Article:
Small businesses come and go. Yet, before the auspicious beginning or untimely demise of any business, millions of entrepreneurs across the country often grapple with what type of business they actually have—a startup or a small business? The distinction may, ultimately, break or make a business, say some small business industry experts.
According to the U.S. Small Business Administration, the definition of a small business is an entity with 500 employees or fewer. Entrepreneurs often use the terms “small business” and “startup” interchangeably—a valid and justified designation to some, and a sore spot and bone of contention for others.
“It’s acceptable to use the terms alternately,” said Hosea Johnson, the owner of two small businesses—Johnson Associates Systems—an orthotic and prosethic company based in Turnersville, NJ–and We Simplify the Internet (WSI), an information technology company. “Any business in its infancy stages can be considered a start-up.” Johnson added that the specific verbiage and phraseology of a startup and a small business is sometimes determined by the initial size of the business and its future revenue goals.
“It’s acceptable to use the terms alternately.”
Johnson said it is acceptable to use startup and small businesses synonymously. However, he notes that a business owner is different from someone being self-employed. “A business owner has employees that are working on the owner’s behalf, and a self-employed person is working for himself,” he said. Johnson added one of the biggest challenges for many businesses–start up or otherwise–is the ability to align themselves with strategic partners like the African American Chamber of Commerce, the Hispanic Chamber of Commerce or any of the other small business advocacy organizations that will connect them to various resources, opportunities and useful information.
Beth Filla, a training and technical assistance officer at the United Countries Economic Development Corporation (UCEDC)- a non profit economic development corporation based in Trenton, NJ said the distinction between startup and small business can be ambiguous. “The terms “start-up” and “entrepreneur” are used more with businesses that will likely grow quickly—often with the intention of selling or going public,” she said. Filla added that there are thousands of people running their own micro-businesses—such as teaching private yoga and art classes; hair care; child care; or selling items on Craig’s List. “All of these are small businesses, and the nuances of language are there to help us get quicker understanding,” she said.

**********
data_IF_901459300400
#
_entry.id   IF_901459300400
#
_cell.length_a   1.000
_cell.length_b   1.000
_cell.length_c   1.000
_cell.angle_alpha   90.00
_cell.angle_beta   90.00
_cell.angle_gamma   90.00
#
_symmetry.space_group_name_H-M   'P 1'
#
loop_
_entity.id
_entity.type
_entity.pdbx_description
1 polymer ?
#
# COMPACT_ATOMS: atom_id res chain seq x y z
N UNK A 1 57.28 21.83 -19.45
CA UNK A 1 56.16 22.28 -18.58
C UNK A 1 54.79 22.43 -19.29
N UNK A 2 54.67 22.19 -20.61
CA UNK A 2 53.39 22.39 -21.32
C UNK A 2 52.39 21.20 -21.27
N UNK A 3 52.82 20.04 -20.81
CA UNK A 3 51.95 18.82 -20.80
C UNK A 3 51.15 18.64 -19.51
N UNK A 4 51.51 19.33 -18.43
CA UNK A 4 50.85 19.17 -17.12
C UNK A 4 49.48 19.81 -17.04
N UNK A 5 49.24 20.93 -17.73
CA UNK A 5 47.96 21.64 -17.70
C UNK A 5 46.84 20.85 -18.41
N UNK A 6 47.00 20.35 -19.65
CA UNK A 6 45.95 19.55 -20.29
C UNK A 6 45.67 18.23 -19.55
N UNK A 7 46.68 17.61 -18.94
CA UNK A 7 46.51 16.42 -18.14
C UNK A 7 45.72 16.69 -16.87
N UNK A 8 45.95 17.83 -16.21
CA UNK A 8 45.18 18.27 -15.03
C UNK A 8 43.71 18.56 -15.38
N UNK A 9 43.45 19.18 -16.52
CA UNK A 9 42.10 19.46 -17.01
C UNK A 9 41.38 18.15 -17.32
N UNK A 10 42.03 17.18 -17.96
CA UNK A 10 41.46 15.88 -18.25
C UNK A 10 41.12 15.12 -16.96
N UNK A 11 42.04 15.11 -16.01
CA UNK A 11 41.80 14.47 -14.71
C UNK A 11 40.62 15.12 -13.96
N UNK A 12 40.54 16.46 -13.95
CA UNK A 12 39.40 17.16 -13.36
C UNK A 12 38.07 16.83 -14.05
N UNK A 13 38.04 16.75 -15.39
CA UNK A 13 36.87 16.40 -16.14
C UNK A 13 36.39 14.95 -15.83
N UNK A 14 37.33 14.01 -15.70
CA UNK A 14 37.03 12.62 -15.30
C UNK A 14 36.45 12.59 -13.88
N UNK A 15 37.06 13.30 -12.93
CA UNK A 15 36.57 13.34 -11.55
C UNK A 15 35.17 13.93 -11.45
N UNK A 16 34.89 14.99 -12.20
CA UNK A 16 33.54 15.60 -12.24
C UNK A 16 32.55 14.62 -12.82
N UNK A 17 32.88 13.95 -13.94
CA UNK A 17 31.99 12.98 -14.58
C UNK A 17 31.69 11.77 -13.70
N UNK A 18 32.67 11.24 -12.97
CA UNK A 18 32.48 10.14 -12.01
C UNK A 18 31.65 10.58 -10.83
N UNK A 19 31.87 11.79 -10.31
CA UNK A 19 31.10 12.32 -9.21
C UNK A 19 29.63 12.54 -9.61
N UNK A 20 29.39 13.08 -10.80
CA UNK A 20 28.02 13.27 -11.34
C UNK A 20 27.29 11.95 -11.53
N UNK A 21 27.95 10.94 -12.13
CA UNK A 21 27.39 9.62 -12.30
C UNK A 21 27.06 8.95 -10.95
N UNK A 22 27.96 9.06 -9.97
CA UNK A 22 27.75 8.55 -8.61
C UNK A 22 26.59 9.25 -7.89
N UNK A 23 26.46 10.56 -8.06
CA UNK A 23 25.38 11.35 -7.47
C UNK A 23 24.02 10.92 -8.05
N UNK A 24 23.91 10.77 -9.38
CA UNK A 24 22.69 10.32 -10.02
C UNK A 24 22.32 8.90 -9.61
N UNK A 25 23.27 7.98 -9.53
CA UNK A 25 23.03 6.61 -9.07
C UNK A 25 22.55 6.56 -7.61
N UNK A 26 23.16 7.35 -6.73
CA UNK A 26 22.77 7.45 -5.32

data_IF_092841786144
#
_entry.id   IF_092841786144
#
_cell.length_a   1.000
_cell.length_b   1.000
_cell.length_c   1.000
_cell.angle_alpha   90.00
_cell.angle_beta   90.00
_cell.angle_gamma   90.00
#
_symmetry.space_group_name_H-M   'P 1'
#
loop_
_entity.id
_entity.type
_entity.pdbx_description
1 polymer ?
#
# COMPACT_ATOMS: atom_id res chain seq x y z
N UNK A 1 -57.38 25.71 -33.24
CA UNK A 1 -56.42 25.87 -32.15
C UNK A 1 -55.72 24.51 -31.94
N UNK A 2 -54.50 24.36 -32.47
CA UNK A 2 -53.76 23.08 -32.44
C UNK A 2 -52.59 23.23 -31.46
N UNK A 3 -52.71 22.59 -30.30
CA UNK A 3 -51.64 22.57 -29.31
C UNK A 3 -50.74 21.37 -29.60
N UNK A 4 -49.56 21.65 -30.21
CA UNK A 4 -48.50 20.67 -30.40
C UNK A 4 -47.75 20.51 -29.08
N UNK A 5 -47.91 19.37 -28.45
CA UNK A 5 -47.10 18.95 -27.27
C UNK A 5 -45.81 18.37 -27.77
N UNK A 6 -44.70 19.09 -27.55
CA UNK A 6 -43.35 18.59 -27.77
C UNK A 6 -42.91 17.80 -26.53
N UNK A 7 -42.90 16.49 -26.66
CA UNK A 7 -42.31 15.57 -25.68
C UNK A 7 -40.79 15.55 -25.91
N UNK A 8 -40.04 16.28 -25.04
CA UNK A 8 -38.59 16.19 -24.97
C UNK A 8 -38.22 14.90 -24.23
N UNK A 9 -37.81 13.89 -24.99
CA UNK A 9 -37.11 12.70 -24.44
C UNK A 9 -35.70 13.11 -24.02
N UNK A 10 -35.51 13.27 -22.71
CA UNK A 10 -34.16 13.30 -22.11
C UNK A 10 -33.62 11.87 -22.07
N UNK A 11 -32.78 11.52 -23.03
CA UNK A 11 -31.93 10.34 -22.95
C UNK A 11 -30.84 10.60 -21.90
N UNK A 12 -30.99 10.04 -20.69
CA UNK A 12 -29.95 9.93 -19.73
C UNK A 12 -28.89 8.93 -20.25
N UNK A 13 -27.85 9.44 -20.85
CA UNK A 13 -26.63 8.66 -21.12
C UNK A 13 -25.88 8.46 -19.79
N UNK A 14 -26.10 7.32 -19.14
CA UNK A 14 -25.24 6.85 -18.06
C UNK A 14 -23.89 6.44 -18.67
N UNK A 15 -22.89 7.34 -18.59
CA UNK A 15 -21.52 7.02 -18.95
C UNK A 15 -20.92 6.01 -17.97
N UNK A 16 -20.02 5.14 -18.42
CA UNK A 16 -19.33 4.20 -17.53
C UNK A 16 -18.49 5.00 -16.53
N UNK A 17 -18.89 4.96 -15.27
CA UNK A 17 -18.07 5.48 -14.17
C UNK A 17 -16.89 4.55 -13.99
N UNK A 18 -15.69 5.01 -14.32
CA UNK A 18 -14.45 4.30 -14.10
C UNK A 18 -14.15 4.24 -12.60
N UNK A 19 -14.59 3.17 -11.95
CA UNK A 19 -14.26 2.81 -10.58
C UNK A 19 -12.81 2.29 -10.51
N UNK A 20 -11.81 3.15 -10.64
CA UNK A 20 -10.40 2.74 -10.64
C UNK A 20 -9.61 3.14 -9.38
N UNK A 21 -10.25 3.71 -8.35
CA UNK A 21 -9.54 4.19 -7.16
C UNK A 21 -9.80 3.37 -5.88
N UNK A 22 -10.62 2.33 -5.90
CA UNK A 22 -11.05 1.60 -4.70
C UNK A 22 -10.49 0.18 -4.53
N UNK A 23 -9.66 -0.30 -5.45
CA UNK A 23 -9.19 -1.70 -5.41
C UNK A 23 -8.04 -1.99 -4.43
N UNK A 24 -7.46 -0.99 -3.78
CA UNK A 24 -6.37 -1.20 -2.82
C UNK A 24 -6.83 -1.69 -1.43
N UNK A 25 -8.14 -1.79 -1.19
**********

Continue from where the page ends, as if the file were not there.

“I liken a start-up to a lot of activity in the tech sector.”
However, some entrepreneurs readily dismiss the notion of anyone calling their business a startup. “Calling a small business a start-up is practically an insult as if it’s small and should get bigger in the future,” said Joe Silverman, owner of New York Computer Help, a booming computer repair and IT business based in New York with dozens of clients in New Jersey. “A small business may remain small for 40 to 50 years due to its make-up, business offering and other factors,” he said. Silverman started the business in 2000.
To that end, startups in the IT industry tend to be plentiful, frenzied and generally are not established for the long term, said Avis Yates Rivers, CEO and owner of Technology Group Concept International (TCGI), based in Somerset, NJ. Rivers’ multi-million dollar cloud-based asset recovery and software asset management company is one of only a handful of minority and women owned business enterprises (MWBE) in New Jersey.
“I liken a start-up to a lot of activity in the tech sector,” she said. “Startups are not necessarily intended for long-term growth and development, but rather acquisition.” Rivers said small businesses generally cover the gamut of different types and structures of firms with fewer than 100 employees and revenues less than $25 million. Rivers said establishing long term goals and specific objectives should be a priority for any entrepreneur of a startup or small business. “Think about where you want your business to be in five years,” she said.
Lastly, while the debate of whether it’s acceptable to use the word start-up or small business will likely continue for years, the key to being a successful business owner—startup or otherwise is simple–think and act entrepreneurially. …. “I have built my own factory on my own ground….Don’t sit down and wait for the opportunities to come; you have to get up and make them….I got my start by giving myself a start.”
–Madam C.J. Walker–